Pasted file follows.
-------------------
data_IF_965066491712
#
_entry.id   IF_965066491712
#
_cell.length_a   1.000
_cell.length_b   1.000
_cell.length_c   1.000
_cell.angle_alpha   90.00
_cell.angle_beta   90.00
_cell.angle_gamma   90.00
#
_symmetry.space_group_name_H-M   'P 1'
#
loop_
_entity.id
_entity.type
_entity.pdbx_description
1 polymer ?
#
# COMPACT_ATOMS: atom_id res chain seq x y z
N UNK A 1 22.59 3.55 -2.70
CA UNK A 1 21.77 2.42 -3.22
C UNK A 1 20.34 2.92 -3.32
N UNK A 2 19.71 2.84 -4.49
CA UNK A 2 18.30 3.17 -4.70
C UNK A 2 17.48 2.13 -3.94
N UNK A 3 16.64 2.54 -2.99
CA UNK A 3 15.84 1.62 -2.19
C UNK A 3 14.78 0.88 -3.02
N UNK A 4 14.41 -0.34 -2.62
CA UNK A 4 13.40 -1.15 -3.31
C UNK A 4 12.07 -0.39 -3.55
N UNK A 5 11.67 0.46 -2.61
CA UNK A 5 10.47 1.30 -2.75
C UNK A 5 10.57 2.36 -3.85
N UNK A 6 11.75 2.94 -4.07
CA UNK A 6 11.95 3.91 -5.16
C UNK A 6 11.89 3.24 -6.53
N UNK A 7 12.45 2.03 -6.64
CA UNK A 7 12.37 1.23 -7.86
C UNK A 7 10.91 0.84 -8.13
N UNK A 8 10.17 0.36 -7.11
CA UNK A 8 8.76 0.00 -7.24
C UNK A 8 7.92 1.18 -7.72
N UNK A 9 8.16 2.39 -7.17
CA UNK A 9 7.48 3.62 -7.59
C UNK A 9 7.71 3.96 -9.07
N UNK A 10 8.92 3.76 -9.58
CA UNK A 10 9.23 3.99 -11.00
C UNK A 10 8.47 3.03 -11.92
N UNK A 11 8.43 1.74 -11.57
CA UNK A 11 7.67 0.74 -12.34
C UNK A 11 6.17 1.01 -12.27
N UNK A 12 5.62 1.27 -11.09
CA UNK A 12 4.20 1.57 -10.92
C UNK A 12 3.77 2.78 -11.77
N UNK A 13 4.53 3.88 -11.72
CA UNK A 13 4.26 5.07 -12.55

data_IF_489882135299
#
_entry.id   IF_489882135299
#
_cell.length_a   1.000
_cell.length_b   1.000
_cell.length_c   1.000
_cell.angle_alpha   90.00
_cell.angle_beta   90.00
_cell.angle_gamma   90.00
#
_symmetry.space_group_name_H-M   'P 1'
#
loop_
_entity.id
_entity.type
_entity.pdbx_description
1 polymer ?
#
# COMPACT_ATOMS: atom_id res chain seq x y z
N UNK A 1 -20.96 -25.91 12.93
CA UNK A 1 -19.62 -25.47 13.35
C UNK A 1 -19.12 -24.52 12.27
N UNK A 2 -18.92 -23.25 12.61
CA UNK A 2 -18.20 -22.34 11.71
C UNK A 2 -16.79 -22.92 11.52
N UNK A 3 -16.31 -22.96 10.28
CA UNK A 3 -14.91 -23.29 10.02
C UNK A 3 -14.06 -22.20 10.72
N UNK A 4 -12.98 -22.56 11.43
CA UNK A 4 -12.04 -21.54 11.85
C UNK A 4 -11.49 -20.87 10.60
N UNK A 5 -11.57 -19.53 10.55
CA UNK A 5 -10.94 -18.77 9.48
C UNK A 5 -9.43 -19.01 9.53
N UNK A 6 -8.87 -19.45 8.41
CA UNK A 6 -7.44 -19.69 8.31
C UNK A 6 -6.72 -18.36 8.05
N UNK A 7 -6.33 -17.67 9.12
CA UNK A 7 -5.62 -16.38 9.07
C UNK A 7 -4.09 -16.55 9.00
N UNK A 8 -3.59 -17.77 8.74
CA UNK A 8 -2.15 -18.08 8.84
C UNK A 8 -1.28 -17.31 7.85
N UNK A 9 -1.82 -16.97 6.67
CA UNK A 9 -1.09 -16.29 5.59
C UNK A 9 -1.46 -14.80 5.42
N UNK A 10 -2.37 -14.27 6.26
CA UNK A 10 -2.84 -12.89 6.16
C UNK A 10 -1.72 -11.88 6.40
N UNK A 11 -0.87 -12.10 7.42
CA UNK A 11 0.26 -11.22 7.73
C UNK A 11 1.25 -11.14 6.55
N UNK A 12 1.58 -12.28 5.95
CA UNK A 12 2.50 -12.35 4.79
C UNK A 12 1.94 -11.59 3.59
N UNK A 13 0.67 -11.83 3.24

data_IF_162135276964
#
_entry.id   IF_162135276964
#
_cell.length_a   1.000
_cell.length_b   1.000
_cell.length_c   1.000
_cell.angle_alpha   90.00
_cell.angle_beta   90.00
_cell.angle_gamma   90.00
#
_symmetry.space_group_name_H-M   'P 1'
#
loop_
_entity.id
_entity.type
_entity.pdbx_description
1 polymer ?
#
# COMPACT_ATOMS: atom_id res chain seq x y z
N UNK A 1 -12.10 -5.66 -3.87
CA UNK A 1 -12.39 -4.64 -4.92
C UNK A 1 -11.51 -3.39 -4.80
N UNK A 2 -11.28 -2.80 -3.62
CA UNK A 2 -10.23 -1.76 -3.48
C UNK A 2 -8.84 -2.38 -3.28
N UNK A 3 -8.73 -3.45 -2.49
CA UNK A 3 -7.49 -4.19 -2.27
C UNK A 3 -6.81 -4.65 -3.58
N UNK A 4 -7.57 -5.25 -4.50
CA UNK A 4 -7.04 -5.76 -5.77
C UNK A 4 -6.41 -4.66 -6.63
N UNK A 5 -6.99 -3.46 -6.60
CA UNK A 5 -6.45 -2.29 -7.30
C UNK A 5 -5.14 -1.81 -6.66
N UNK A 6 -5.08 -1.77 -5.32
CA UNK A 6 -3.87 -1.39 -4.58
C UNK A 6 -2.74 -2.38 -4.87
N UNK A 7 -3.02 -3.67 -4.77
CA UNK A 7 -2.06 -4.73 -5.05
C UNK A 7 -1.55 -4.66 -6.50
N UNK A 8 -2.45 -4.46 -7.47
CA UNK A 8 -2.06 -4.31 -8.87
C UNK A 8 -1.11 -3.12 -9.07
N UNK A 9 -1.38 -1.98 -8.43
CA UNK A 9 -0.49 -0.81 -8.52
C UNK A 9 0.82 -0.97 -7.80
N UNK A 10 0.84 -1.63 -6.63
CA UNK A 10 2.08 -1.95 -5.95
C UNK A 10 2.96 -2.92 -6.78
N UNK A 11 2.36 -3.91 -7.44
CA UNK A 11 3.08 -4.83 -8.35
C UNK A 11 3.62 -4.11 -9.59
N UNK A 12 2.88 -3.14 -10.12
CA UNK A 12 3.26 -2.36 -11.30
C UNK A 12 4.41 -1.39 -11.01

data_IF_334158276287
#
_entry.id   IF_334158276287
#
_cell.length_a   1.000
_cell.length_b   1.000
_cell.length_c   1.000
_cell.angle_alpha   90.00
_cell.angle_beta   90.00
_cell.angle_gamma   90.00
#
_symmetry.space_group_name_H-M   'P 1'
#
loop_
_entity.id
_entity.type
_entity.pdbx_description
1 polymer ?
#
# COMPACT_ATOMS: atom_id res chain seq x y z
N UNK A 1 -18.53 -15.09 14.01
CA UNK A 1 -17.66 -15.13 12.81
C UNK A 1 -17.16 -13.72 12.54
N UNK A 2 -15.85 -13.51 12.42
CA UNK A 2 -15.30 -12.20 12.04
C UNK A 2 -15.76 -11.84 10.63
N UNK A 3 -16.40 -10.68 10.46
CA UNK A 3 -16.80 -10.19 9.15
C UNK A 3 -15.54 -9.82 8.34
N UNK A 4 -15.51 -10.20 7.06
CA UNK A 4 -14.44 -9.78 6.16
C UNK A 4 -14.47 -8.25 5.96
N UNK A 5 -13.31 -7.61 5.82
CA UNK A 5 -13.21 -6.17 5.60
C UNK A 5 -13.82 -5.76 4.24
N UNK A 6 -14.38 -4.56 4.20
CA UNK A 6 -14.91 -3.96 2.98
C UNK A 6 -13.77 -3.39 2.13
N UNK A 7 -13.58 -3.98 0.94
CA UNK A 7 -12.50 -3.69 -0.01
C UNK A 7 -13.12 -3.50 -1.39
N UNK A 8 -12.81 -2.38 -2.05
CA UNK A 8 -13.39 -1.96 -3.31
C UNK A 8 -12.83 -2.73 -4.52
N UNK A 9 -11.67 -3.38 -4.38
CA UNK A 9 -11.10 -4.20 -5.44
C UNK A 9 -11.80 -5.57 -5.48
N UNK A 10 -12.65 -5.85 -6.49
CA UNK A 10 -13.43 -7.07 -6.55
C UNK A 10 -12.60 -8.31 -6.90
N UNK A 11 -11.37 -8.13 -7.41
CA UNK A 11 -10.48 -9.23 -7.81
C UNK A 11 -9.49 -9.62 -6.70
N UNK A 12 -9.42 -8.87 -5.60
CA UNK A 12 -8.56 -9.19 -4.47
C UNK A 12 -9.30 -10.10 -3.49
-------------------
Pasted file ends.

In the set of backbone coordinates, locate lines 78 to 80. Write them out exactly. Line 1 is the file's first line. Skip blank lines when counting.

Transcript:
# COMPACT_ATOMS: atom_id res chain seq x y z
N UNK A 1 -20.96 -25.91 12.93
CA UNK A 1 -19.62 -25.47 13.35